Lusophone Countries of Africa get development partners

Lusophone Countries of Africa get development partners

Economy

The African Development Bank and the Community of Portuguese Language Countries (CPLP) have signed a Declaration to support the “Development Finance Compact for the Lusophone Countries of Africa”.

Dr. Akinwumi Adesina, President of the African Development Bank and Maria do Carmo Silveira, Executive Secretary of CLPL, signed the agreement on Wednesday on the sidelines of the 12th Summit of Heads of State and Government of the CPLP in Santa Maria on the Island of Sal, Cabo Verde.



“Great opportunities exist to build on the long historical, linguistic and cultural ties between these countries, and with Brazil and Portugal, to shape economic partnerships that can accelerate economic growth, boost private sector development and assure faster-paced economic transformation,” said Adesina during the Summit’s Plenary Session.

The Compact will strengthen the role of the private sector in advancing sustainable and inclusive development in Portuguese-speaking African countries (PALOPs). One of its main goals is to attract investments to help Lusophone African countries add value to local commodities and natural resources, drive industrialization, create jobs, and enhance sustainable growth.

“The African Development Bank recognizes Portuguese-speaking African countries do not form contiguous economic blocks similar to the French- or English-speaking zones. They therefore tend to be marginalized,” remarked Adesina during his speech.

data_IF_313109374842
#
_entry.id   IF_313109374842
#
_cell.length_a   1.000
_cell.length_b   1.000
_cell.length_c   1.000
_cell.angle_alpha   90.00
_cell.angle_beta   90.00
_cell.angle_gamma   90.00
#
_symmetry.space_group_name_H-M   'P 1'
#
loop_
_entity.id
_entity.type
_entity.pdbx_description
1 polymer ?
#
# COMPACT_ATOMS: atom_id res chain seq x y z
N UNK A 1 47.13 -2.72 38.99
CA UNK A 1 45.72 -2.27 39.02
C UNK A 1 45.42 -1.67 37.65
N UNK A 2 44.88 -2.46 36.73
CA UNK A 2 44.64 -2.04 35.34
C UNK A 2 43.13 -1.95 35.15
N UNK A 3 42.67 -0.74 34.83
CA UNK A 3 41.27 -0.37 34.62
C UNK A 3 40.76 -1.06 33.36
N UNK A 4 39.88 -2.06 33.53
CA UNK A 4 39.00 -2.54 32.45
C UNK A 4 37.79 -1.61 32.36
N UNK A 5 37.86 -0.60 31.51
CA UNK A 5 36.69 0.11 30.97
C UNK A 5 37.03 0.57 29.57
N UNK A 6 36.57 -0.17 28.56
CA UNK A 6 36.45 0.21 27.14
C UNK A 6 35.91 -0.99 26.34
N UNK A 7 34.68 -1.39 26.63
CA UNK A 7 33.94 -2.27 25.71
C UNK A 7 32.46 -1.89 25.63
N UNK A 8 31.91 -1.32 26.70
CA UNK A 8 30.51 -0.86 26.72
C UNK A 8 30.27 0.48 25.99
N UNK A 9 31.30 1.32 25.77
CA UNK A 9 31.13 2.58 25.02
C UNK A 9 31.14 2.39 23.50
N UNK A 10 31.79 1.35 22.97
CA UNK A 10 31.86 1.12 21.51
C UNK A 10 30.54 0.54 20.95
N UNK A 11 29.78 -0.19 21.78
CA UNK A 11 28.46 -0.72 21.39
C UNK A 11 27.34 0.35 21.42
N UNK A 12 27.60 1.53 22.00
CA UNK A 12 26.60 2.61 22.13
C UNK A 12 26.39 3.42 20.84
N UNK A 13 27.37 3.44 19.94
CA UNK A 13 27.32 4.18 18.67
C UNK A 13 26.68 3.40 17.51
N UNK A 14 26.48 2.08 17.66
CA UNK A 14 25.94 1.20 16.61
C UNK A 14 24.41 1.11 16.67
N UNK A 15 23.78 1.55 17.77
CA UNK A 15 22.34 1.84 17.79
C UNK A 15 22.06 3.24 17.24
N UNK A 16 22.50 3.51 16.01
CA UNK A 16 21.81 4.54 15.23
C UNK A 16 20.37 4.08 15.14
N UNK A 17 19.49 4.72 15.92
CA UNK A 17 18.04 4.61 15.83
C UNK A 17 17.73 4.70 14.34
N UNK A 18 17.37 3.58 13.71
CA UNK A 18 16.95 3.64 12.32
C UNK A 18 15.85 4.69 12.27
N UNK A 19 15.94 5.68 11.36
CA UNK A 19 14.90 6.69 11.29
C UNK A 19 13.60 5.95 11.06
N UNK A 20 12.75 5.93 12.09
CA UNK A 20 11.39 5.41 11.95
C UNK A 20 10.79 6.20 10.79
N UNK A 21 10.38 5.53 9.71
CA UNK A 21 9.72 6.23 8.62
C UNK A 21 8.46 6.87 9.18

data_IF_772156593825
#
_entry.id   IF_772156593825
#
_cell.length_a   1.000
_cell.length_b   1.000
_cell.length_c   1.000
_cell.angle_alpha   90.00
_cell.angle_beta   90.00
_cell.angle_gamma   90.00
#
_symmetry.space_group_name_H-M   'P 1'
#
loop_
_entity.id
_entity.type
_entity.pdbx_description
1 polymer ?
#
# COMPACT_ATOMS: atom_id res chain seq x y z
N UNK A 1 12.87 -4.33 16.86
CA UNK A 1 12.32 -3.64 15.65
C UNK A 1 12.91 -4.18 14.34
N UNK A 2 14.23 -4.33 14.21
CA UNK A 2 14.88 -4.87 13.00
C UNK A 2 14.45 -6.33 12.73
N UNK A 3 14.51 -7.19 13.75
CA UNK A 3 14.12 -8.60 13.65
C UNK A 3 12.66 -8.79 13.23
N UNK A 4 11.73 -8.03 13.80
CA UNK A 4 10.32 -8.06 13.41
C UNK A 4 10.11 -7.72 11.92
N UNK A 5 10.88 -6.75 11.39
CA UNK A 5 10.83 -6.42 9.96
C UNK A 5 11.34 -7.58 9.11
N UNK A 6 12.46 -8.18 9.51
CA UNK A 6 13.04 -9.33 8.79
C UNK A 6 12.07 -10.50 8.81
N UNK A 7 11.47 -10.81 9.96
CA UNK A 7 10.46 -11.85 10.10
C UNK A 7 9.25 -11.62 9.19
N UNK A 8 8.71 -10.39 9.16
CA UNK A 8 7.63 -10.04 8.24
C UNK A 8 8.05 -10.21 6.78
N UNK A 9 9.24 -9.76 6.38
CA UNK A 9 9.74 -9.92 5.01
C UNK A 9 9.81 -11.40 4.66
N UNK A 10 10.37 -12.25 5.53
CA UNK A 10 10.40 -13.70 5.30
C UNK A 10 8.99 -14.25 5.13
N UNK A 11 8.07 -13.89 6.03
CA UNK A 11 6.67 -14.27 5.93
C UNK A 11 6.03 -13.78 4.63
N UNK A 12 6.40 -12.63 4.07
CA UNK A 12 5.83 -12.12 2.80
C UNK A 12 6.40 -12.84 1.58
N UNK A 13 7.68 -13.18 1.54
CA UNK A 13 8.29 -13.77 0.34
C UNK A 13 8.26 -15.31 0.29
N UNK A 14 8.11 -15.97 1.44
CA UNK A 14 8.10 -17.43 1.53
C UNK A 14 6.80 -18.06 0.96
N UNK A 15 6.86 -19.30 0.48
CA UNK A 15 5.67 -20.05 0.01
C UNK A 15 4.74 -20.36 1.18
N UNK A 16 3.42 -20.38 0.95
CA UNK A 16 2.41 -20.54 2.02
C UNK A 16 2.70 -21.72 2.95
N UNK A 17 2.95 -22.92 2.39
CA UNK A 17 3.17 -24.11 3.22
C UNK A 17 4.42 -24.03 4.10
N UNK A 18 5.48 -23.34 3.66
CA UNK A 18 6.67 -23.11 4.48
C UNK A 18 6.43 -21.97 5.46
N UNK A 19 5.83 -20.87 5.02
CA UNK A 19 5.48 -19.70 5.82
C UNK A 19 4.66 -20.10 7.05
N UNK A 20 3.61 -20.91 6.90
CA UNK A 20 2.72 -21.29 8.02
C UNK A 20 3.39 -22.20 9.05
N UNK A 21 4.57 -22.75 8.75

Home to 267 million people located across the globe, Lusophone countries possess vast reserves of oil and gas, agriculture, tourism and marine resources for the blue economy. Together they form the fourth-largest producer of oil in the world.

While there are similar characteristics binding these countries, “the situations in each of the Lusophone African countries differ from one to another,” said Adesina. “No one size will fit all. The Compact is not going to duplicate existing initiatives.”

Adesina announced that, for the first time in its 54-year history, the Bank will have a Vice-President from a Lusophone African country.

Adesina also engaged in bilateral meetings with Teresa Ribeiro, Portugal’s Secretary of State for Foreign Affairs; Ulisses Correia e Silva, Prime Minister of Cabo Verde; Filipe Nyusi, President of Mozambique; Stefano Manservisi, Director General of the European Commission; and members of the CPLP. He discussed the next steps of the Compact as well as opportunities between countries and the African Development Bank.

The Opening Ceremony of the Summit, marked the end of the two-year CPLP Presidency of Brazil, and the transition of the Presidency to Cabo Verde.